Owasp Security Shepherd – Poor Data Validation – Solution – LSB

Welcome hackers to a new OWASP Security Shepherd solution. The challenge in question is the Poor Data Validation and this happens when data is only checked on the client side. By catching the traffic as it leaves the browser, we can alter the data.

If you want to know how to set up Security Shepherd on your home network, I did a blog on that, you can find it here.

Description

The most common web application security weakness is the failure to properly validate input from the client or environment. This weakness leads to almost all of the major vulnerabilities in applications, such as Interpreter Injection, locale/Unicode attacks, file system attacks and buffer overflows. Data from the client should never be trusted for the client has every possibility to tamper with the data.

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In many cases, Encoding has the potential to defuse attacks that rely on lack of input validation. For example, if you use HTML entity encoding on user input before it is sent to a browser, it will prevent most XSS attacks. However, simply preventing attacks is not enough – you must perform Intrusion Detection in your applications. Otherwise, you are allowing attackers to repeatedly attack your application until they find a vulnerability that you haven’t protected against. Detecting attempts to find these weaknesses is a critical protection mechanism.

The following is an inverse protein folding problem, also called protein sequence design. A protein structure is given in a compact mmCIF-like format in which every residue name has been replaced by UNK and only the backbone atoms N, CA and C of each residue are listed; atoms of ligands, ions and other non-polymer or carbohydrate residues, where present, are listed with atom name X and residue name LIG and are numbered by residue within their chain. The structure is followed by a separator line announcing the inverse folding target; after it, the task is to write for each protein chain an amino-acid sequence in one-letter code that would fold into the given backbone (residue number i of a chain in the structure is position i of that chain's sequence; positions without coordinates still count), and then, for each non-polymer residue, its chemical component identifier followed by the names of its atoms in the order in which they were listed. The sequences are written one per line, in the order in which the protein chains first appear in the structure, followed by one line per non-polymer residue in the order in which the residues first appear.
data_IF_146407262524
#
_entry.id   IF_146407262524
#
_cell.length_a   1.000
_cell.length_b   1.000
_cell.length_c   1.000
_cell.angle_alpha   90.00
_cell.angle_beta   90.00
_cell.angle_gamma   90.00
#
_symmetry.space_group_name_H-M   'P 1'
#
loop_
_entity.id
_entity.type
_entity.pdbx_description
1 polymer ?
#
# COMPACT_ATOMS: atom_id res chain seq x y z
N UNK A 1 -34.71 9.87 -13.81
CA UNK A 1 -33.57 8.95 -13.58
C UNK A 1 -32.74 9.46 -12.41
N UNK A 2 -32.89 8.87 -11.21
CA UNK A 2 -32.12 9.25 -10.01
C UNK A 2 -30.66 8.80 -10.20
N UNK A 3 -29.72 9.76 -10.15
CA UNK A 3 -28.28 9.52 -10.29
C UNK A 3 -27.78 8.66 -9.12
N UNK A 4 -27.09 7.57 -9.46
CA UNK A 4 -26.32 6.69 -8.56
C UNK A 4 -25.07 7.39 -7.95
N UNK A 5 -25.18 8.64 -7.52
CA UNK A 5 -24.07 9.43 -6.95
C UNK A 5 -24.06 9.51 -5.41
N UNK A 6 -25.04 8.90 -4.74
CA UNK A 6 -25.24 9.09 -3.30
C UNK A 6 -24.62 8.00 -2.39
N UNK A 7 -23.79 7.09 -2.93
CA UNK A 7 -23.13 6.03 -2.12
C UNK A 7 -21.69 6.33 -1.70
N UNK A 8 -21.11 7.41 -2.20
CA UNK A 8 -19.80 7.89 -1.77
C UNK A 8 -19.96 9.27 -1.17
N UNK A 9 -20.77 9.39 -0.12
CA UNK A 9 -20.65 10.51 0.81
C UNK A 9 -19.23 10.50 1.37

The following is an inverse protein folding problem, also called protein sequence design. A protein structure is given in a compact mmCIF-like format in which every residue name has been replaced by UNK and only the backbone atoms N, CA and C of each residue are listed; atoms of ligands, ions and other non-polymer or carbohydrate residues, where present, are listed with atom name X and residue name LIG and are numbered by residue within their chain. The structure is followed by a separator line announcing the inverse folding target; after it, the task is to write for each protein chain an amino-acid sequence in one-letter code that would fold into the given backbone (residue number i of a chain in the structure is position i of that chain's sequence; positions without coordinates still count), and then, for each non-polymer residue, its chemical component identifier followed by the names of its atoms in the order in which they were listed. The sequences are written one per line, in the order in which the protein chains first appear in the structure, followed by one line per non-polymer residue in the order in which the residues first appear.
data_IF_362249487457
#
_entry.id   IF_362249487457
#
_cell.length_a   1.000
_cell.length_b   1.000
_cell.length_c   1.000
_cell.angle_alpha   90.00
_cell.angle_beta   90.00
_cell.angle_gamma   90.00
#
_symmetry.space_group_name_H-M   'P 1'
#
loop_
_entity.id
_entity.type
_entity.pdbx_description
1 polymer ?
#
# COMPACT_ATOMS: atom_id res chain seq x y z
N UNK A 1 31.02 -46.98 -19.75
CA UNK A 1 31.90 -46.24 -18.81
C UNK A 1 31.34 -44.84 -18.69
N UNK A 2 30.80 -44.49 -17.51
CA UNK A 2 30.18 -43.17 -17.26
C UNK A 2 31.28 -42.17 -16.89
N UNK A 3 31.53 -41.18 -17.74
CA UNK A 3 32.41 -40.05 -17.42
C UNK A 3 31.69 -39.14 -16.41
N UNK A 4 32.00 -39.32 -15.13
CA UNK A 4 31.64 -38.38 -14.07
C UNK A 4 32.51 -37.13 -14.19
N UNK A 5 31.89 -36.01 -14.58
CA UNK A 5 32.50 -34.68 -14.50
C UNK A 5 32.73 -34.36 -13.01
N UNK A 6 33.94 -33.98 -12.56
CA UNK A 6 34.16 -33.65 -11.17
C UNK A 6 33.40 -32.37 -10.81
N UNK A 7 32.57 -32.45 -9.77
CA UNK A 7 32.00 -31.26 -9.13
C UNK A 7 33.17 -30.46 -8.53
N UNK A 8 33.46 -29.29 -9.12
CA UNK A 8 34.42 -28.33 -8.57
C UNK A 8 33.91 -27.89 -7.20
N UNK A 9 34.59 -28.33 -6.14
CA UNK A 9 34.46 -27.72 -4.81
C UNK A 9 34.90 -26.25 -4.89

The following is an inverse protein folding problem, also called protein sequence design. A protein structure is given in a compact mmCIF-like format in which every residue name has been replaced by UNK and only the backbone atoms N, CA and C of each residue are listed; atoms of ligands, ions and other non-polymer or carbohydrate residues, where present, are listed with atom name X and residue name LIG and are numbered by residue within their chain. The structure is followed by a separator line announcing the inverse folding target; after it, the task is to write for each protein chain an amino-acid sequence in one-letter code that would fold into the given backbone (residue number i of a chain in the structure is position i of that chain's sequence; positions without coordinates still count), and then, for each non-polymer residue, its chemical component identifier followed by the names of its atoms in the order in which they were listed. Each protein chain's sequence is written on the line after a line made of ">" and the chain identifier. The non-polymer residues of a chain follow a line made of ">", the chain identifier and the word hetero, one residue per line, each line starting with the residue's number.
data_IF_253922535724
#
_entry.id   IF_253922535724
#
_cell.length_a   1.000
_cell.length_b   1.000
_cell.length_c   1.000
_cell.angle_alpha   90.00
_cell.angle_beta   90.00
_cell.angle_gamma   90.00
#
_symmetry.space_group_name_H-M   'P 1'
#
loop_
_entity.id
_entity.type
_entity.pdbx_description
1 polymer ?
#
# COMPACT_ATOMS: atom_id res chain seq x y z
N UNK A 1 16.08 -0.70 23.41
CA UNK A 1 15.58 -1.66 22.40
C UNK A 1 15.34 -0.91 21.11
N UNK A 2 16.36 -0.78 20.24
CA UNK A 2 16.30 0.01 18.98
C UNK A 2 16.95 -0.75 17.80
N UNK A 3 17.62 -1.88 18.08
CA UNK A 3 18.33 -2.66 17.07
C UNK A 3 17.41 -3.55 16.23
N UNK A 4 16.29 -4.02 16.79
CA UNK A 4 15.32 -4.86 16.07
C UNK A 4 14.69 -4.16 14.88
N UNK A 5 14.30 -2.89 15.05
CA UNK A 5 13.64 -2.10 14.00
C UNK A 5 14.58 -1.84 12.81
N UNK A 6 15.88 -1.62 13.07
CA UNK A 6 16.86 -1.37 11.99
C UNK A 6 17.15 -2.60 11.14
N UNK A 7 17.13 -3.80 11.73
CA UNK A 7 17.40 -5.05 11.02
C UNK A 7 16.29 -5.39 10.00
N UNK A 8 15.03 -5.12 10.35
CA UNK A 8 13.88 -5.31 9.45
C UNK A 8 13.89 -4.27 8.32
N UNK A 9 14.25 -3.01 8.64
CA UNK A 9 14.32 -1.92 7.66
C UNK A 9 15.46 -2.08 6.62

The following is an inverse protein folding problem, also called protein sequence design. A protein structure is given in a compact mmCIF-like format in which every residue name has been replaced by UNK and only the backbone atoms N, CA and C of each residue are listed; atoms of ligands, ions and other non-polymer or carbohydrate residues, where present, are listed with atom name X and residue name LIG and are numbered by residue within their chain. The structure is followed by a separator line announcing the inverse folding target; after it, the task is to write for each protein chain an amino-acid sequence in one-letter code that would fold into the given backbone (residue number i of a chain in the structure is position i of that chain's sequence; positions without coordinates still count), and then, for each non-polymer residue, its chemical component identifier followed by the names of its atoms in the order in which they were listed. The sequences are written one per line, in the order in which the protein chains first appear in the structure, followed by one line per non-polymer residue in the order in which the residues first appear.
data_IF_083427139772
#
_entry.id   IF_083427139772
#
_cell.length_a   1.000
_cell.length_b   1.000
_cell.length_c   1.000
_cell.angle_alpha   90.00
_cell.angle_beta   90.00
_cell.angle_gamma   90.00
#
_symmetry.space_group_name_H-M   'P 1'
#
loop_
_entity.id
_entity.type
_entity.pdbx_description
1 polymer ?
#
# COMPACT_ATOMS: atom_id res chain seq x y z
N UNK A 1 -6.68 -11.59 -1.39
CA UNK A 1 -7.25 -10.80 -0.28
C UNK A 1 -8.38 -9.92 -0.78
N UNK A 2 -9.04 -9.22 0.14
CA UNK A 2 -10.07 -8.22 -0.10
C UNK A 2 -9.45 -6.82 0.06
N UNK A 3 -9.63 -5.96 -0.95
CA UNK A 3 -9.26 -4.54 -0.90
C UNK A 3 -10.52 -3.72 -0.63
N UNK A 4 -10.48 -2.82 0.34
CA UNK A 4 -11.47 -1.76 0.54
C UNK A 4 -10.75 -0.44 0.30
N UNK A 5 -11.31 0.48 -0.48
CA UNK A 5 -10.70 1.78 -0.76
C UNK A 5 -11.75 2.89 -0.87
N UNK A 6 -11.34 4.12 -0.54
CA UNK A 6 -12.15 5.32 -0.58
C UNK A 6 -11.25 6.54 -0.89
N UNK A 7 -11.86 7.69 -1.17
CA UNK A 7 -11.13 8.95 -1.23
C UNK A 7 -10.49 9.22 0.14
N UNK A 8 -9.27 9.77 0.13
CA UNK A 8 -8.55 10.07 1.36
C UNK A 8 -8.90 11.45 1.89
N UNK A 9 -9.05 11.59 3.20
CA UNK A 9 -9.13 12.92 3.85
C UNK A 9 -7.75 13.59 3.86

pdv1

As we can see from the image, we have our browser open and there is a short explanation telling us how poor data validation occurs. The object of this level is to enter a negative number into the text field and send it to the server as we see in the following image.

pdv2

So lets enter a number and press the Submit button and see what the application does. It just says it’s a valid number. So lets try a negative number and see what the application does.

pdv3

We have an error. So lets try submit a positive number 1 and catch the traffic as it leaves the browser. We need Burp Suite running with the intercept on and drive the traffic through 127.0.0.1 port 80.

pdv4

We will need to instruct the traffic to go through the same IP and port. Use Foxy Proxy for this task.

pdv5

Okay, once that’s done lets submit the number 1 in the application again and catch the traffic before it leaves the browser with Burp.

pdv6

The image above shows the request to the server and as we can see at the bottom the application is sending a userdata integer. What would happen if we changed the number to a -1 and send that request?

pdv7

Lets forward that to the application and return to our browser.

pdv8

Eureka!! we have the result key. It was that simple. Copy the validation code and enter it in the field above and hit Submit.

pdv9

We have passed this level.

pdv10

Data Validation Strategies

There are four strategies for validating data, and they should be used in this order:

Accept known good

This strategy is also known as “whitelist” or “positive” validation. The idea is that you should check that the data is one of a set of tightly constrained known good values. Any data that doesn’t match should be rejected. Data should be:

  • Strongly typed at all times
  • Length checked and fields length minimized
  • Range checked if a numeric
  • Unsigned unless required to be signed
  • Syntax or grammar should be checked prior to first use or inspection

If you expect a postcode, validate for a postcode (type, length and syntax):

Thanks for visiting. Let me know what you think in the comments below.

QuBits 2017-09-08

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